Tramore: my laptop
I WOKE up on Wednesday and pondered the annual question: what do you give up for Lent? I mean, in a world that has a lot of the Marie Kondos about it, just what exactly is left? I haven’t been in a pub since last Christmas 12 months and the couple of nightly tinnies, dear reader, is only taken for medicinal purposes. A sort of medical prevention to stop me heading for the gates of St. Otteran’s. Honest…like. I mean that’s why I have to get it delivered.
Of course, there was a time when you couldn’t get beer in a supermarket and you would need a bank loan to buy a bottle of plonk. And choice was something that only happened in movies. Black Tower and Green Label were so sweet that you could have frozen them and stuck them on a stick as a lollipop for kids if it weren’t for the fact that they cost £12.50 a bottle – half-a week’s wages back in the seventies. Blue Nun was always available for £7.99 and had the added advantage of use as a paint stripper when you couldn’t hack any more of it!
‘I feel like Robinson Crusoe on Ash Wednesday – a man with more problems than a Maths book. I mean what did he give up? Chasing goats, home brewing, removing asbestos from old canoes?’
When the kids were small, I used to tell them Madigan’s Off Licence in the Manor was the chemists. Well, that was until the keen-eyed, son-and-heir indignantly remarked that, “you always say you’re going into the chemist’s, Daddy” and then with that high pitched hysteria that only a six-year-old can manage, “BUT you always come out with beee-errr.” Ah…out of the mouths of babes…
Theatres, restaurants, pubs, bookies, supermarkets (at your peril) are all now no-nos. As is Waterford city. It’s extraordinary how I miss going into the city that I was born in. It’s what people in the West of the county call ‘Dúchas’ – heritage, nature, homeland. Behan stamped his feet on the Grafton St. flagstones and bellowed at Paddy Kavanagh “these flags will never belong to you because you never belong to them”. I know what he meant.
I miss the narrow streets around Christchurch, the alleyways around George’s St., the huge expanse of the Mall in front of the Bishop’s Palace that was once the bishop’s garden, the solemn silence of the two cathedrals and noisy greetings in John Roberts Sq., the buzz in the foyers of the Theatre Royal and Garter Lane when a new show is about to hit the boards.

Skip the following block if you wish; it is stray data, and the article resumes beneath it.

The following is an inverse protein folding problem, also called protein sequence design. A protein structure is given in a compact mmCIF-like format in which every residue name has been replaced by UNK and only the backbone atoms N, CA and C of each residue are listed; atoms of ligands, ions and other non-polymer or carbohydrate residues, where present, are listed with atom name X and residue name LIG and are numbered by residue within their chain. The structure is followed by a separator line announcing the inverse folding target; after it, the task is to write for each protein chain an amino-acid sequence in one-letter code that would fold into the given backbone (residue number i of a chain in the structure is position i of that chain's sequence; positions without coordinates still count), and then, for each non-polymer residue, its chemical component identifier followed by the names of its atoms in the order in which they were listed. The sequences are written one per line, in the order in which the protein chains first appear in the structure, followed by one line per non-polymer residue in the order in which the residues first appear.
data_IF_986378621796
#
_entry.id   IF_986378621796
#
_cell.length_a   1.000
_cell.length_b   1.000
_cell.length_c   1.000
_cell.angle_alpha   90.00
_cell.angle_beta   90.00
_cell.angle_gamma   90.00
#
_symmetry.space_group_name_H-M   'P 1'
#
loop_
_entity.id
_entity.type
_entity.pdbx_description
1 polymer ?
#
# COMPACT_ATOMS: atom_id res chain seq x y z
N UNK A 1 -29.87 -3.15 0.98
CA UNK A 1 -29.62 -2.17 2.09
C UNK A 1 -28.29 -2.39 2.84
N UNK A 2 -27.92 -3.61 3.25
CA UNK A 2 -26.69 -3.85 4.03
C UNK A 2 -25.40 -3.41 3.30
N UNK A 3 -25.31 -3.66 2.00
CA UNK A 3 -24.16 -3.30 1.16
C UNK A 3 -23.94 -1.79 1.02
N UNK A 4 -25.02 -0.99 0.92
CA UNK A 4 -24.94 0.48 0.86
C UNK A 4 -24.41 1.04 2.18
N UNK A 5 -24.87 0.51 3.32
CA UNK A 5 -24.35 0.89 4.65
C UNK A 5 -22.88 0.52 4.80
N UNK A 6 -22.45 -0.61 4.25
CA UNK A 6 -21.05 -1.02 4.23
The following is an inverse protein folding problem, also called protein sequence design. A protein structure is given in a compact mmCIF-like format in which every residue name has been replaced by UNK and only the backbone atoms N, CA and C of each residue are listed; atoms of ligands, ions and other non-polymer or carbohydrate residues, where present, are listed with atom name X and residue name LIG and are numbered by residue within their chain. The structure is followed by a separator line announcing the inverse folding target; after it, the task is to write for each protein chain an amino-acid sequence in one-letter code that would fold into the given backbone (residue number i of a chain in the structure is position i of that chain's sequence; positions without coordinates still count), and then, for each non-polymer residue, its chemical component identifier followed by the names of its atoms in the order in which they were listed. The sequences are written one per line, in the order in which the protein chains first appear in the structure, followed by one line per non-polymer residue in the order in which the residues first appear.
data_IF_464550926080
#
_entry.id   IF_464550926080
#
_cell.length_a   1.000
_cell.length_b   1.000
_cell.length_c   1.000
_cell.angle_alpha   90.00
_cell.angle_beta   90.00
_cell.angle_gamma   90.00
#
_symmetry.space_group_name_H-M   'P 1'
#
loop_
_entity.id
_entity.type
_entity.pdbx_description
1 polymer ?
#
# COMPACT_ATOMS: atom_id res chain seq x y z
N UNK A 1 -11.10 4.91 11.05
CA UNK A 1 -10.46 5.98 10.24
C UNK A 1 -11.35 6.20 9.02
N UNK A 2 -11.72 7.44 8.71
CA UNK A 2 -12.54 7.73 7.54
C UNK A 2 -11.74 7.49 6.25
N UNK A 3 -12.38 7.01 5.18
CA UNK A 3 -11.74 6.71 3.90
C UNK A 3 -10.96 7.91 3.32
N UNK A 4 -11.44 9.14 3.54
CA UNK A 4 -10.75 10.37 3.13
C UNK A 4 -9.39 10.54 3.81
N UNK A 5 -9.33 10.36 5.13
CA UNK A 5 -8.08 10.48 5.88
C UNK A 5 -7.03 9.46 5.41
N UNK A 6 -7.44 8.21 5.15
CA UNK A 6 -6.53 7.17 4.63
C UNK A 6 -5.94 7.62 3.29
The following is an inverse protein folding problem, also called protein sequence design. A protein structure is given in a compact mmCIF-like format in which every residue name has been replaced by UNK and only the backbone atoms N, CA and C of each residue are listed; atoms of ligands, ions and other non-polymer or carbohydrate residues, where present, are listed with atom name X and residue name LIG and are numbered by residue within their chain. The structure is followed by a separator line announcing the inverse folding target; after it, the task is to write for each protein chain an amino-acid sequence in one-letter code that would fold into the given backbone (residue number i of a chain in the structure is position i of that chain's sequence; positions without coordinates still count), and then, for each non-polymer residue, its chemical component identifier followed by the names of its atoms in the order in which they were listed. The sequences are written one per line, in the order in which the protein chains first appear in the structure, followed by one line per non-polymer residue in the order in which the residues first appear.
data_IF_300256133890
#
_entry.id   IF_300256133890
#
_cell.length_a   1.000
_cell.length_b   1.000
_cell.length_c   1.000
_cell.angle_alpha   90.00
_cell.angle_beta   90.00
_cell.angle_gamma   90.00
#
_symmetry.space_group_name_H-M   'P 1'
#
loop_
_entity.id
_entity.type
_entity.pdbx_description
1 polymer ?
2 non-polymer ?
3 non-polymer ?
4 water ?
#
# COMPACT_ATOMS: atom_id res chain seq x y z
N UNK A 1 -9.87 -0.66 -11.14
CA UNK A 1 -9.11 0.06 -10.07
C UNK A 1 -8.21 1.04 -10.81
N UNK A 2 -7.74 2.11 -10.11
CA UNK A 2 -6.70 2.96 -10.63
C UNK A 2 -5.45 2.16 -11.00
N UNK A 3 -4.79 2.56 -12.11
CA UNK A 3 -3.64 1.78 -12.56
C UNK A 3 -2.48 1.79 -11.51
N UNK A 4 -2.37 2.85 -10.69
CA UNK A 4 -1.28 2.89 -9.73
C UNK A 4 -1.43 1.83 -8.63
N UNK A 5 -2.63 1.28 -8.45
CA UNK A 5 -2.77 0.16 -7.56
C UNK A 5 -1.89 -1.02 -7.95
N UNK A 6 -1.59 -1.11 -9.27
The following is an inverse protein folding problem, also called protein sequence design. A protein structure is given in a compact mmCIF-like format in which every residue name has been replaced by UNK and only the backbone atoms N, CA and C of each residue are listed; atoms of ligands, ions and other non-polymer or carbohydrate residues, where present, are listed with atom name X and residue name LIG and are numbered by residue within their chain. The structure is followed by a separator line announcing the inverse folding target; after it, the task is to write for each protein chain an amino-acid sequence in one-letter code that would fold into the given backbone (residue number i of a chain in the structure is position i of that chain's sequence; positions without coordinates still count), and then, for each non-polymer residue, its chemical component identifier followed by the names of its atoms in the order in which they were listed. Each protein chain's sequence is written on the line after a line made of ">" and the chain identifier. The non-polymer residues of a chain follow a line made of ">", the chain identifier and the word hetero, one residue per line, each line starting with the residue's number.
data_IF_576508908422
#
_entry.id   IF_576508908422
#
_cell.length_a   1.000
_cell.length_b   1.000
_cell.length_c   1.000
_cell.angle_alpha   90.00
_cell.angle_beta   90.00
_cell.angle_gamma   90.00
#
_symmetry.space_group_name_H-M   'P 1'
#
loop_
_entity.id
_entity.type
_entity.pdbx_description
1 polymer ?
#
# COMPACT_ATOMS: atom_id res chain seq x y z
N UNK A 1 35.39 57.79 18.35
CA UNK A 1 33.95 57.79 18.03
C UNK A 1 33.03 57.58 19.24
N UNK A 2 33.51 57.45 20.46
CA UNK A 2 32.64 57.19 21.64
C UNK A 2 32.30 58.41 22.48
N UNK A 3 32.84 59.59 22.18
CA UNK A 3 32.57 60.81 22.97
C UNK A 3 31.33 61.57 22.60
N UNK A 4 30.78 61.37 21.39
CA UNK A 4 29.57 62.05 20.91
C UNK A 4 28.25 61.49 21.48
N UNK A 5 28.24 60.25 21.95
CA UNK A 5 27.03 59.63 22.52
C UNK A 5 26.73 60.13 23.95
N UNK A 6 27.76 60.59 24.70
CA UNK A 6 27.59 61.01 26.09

“You should focus on doing something for Lent rather than on not doing something” we were told in the Manor. Hmm? Now I could hoover up the Christmas tree pine needles that are simply everywhere… rugs, tiles, carpets, socks, beds, shoes… Fresh and green and as bendy as a badass banana and as sharp as a pineapple in need of some love. Of course, I would need a vacuum cleaner that actually works. However, since my Henry hoover went on strike during lockdown – not from over-use, I must confess – and Wallace’s in the Square is outside the 5km limit and hardly qualifies as an essential journey, anyway, it’ll just have to be pickmeups for now.
I feel like Robinson Crusoe on Ash Wednesday – a man with more problems than a Maths book. I mean what did he give up? Chasing goats, home brewing, removing asbestos from old canoes? Paddy Kavanagh described Crusoe as “king and government and nation”. All on his owneo. Laws to pass… issues to debate… an island to rule… and no one to enforce or obey them. Still law-making and such might have passed the day. How many weeks would travelers to his tropical pad (Tobago claims him, by the by) have to quarantine? What would he decide was an unnecessary journey? On the other hand, Leaving Cert would be a doddle; he could set the exams, sit them, correct them and get full points for the CAO. Lucky Crusoe. Retirement, however, now that just might have been that bit more problematic.
He might have contemplated giving up fishing or making canoes or searching for water. Or giving up on rows with Man Friday. Wasn’t Robbo the lucky man now that his butty turned up on a Friday and not on an Ash Wednesday? Just imagine the pair of them, then. No dress-down Fridays for the lads, then, now. Life would then just have become a daily reboot of island austerity instead of the tropical paradise he was now enjoying.
Plato philosophized that we live in a shadow universe and that our day-to-day world wasn’t the real world at all. Waking up wondering what day it is, what month it is and whether next Christmas is this year or last year has me thinking that the old sage might not have been too far off the mark. We now live in a world of Other Time. “The narrowing weeks wing by,” said Joyce in Finnegan’s Wake, “oneday truly, twosday newly, till whensday.”
Crusoe, Plato, Joyce and meself – we have a lot in common.